I have written before about the controversial question of what colour Hammersmith Bridge should be painted.
The work is due to take place this year but the colour – and other matters – have yet to be resolved.
Tom Ryland, Chairman of the Hammersmith Society says:
“We have been pressing the Council – so far unsuccessfully – for us to be involved in decisions regarding the refurbishment of the bridge which is due to take place later this year. As you will all be aware, the bridge is in need of strengthening so that it can support the weight of double decker buses and some lorries. This a joint project between Transport for London and the Council who have responsibility for the maintenance of the bridge. Several short term closures have been necessary for temporary works and we understand further closures are necessary to allow detail survey work to be carried out. There still does not seem to be a formal programme for the main works. For obvious reasons we do not expect to be involved in the technical detail and our main interest is in the lighting and redecoration. Since the last lighting upgrade for which the Hammersmith Society gave its Environment Award in 2000 for the ‘blades of light’ created on each side of the bridge, lighting technology has moved on in leaps and bounds so that the individual incandescent bulbs will almost certainly be replaced by strips of modern LEDs. In the same refurbishment, the bridge was repainted in the olive green – often described as ‘Harrods Green’ as this was found by research to be closest to Joseph Bazelgette’s original colour scheme. Does this mean that the bridge must always be this colour which is not universally liked? After all Bazelgette was an engineer not an architect. Apart from the green colour fading quite badly – looking awful when patched – it now merges with the green tint of the new Queen’s Wharf/Riverside Studios buildings so that the bridge, when viewed from up river, is all but lost. The bridge has had other colour schemes in its history and we suggest that the colour scheme should be re-visited so that the bridge can rightly be seen and appreciated in all its glory.”
In his latest bulletin Tom Ryland, the Chairman of the Hammersmith Society, writes:
“Despite recent emergency closures, the bridge is due to be completely closed next year for a more radical overhaul and strengthening to allow double decker buses to use it again. (They were banned when there were previous structural problems). Our understanding is that this work is likely to take six months from next summer. The works will also involve repainting (and relighting). When it was last repainted, many lamented the loss of the more decorative treatment in pastel colours by the London County Council. The replacement in what many people refer to as Harrods green came about after studies of the original paint scheme by Sir Joseph Bazalgette in 1887 and was strongly advised by English Heritage. A new lighting scheme was also installed by the Council and which won a Hammersmith Society Environment Award in 2001, but the deck lighting has proved unreliable and difficult to maintain. The Hammersmith Society Committee feel that there is an opportunity to revisit both the colour and the lighting and that an exciting way to explore possibilities would be for an open competition : We would be happy to organise this but obviously there would need to be agreement with both the Council and TfL who are funding the main project.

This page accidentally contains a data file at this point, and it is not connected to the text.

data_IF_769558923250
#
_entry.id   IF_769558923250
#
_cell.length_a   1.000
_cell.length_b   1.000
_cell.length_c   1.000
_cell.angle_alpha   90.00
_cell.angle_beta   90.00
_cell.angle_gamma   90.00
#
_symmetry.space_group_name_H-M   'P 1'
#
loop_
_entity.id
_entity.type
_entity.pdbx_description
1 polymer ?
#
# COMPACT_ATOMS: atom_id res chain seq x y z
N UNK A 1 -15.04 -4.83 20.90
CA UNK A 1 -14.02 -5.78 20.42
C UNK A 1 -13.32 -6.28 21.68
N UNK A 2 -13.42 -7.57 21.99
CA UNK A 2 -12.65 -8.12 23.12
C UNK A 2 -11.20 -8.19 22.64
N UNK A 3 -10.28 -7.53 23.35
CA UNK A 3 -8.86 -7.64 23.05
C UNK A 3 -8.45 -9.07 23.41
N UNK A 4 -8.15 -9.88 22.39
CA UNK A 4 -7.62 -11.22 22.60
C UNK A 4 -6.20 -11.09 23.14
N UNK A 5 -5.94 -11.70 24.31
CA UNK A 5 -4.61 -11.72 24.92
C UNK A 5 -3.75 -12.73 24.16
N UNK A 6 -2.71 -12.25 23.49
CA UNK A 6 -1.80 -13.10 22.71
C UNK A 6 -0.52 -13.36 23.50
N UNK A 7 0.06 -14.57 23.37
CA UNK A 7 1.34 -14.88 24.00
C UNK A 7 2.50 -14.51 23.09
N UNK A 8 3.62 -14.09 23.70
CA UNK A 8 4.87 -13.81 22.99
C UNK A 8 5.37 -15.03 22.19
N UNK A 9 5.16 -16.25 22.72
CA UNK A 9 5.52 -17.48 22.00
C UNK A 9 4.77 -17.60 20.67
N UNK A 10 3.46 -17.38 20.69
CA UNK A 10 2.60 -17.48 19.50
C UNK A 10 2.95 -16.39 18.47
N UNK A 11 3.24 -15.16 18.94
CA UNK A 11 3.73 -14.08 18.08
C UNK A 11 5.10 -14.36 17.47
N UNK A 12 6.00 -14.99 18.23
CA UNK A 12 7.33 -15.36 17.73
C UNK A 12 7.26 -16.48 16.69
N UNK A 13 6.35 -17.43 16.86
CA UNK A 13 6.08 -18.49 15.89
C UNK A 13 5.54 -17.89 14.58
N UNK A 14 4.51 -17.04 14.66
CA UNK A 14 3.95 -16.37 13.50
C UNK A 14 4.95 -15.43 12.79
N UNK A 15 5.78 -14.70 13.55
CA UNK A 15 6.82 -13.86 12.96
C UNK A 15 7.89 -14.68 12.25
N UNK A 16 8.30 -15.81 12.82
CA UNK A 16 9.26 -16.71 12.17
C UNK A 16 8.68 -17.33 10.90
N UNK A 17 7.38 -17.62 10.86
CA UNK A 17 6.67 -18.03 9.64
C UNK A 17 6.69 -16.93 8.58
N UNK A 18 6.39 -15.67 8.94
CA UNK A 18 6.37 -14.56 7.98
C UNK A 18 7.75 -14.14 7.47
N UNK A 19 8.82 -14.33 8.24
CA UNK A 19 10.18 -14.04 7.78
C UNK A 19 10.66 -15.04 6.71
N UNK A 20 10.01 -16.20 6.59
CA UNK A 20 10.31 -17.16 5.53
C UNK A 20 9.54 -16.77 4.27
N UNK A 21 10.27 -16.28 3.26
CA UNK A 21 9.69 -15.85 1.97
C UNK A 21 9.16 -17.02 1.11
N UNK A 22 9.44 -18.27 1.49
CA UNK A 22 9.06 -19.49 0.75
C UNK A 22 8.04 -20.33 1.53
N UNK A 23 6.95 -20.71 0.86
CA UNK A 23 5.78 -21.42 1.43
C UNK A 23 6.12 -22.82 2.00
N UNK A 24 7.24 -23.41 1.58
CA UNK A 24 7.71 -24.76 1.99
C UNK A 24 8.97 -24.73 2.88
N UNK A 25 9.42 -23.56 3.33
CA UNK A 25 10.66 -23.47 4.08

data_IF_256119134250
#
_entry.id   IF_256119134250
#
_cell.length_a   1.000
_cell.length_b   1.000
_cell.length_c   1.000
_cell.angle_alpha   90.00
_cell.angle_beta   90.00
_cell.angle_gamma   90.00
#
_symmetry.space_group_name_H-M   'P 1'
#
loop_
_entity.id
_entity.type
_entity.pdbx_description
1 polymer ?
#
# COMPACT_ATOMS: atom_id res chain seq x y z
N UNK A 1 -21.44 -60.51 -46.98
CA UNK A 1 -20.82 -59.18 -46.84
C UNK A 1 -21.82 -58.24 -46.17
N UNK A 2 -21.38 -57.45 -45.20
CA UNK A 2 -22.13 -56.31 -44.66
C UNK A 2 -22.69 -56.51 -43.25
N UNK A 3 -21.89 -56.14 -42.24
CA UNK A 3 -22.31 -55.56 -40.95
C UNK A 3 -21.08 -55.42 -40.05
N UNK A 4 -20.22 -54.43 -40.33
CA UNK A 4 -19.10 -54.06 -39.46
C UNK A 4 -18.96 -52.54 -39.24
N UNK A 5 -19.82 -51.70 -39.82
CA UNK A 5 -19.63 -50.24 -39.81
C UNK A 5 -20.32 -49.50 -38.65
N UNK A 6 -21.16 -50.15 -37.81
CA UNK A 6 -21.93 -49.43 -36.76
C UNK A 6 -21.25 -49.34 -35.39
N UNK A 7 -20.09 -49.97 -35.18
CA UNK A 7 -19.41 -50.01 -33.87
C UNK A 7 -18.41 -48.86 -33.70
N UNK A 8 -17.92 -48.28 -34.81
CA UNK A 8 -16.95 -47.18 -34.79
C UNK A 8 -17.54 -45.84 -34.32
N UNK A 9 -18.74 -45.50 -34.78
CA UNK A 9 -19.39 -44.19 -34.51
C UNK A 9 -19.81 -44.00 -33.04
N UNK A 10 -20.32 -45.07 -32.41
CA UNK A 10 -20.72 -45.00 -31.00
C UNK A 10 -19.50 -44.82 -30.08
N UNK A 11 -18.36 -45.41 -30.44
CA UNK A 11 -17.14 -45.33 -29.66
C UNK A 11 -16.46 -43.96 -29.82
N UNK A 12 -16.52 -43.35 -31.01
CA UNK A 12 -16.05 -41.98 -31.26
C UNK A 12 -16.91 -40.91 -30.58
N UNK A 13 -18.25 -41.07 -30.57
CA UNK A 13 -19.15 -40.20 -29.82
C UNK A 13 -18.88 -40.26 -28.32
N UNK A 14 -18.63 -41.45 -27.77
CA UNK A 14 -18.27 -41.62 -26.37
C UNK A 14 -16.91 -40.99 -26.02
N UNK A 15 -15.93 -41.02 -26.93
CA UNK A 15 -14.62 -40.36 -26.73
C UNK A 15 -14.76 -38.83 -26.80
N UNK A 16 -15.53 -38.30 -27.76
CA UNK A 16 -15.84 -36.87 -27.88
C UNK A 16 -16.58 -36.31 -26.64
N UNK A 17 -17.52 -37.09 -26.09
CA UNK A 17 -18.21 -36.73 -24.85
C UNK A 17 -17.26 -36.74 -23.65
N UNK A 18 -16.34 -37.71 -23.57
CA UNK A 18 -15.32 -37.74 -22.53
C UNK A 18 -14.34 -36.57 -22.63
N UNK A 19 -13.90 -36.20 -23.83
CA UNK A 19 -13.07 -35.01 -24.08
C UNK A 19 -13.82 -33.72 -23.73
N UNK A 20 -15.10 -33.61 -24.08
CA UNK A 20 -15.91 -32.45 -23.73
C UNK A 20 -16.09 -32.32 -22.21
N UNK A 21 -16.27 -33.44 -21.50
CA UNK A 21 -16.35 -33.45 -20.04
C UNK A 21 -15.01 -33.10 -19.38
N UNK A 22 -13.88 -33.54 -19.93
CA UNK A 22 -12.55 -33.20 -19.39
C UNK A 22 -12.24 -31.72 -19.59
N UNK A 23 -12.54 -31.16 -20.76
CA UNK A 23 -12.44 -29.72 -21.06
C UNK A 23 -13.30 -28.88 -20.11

Do let us know what you think!”
Richard Owen responds:
“On the subject of Hammersmith Bridge I welcome plans for an overhaul of arguably London’s most beautiful river crossing.
Personally I would not open up the question of colour scheme. The existing green and gold scheme is both historically accurate and beautiful. I understand the bridge spent the first year of its life in 1887 in a pale pink undercoat before being painted green in 1888, which may have implanted a folk memory that this was its ‘correct’ colour.
There are still important questions though:
1) Will the overhaul include a full strip/gritblast of very many existing paint layers as in the case of the restoration of Tower Bridge completed 2011?
2) There are actually two distinct shades of green in the scheme – a bright acidic green at lower levels and a dustier bronze green elsewhere. Is this intentional/correct or just the result of a partial and poorly matched repaint? Which one is Bazalgette’s colour?
3) There are large heraldic decorations at each end of the bridge (including the coat of arms of United Kingdom!) which were originally visible in their correct colours but have since been painted out. These could, indeed I think should, be reinstated.”